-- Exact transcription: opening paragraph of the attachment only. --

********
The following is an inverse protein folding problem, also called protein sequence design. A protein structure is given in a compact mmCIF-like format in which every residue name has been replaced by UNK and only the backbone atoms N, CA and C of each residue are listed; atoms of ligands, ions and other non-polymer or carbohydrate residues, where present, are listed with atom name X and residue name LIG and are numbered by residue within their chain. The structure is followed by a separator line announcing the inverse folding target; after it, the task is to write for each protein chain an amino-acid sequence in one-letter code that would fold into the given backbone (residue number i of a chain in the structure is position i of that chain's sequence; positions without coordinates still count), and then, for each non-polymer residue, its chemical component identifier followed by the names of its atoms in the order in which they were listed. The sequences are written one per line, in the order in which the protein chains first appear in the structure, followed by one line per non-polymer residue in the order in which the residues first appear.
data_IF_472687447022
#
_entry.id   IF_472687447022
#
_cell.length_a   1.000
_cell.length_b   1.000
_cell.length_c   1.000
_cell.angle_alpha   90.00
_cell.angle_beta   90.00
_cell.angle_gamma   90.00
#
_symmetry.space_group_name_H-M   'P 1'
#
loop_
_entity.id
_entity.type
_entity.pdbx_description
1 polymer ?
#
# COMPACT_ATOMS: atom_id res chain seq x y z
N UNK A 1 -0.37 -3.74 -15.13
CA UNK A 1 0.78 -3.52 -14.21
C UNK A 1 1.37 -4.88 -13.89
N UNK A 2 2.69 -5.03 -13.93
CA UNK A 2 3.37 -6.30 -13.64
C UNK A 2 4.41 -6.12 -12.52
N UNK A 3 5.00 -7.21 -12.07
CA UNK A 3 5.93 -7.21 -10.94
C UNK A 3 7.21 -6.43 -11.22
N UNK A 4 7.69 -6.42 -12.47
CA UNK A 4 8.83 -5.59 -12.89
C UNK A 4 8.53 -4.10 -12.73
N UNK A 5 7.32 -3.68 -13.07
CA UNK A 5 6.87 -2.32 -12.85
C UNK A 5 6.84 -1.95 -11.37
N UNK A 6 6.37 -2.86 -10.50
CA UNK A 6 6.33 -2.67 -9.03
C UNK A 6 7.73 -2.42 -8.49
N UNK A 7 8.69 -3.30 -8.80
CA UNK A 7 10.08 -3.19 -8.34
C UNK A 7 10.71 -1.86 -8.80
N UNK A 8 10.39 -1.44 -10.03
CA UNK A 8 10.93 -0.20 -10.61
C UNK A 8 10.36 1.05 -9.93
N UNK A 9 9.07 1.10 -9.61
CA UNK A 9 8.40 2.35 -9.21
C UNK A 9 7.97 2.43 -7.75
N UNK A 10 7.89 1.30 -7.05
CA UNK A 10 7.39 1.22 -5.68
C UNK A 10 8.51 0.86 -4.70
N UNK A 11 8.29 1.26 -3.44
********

The following is an inverse protein folding problem, also called protein sequence design. A protein structure is given in a compact mmCIF-like format in which every residue name has been replaced by UNK and only the backbone atoms N, CA and C of each residue are listed; atoms of ligands, ions and other non-polymer or carbohydrate residues, where present, are listed with atom name X and residue name LIG and are numbered by residue within their chain. The structure is followed by a separator line announcing the inverse folding target; after it, the task is to write for each protein chain an amino-acid sequence in one-letter code that would fold into the given backbone (residue number i of a chain in the structure is position i of that chain's sequence; positions without coordinates still count), and then, for each non-polymer residue, its chemical component identifier followed by the names of its atoms in the order in which they were listed. The sequences are written one per line, in the order in which the protein chains first appear in the structure, followed by one line per non-polymer residue in the order in which the residues first appear.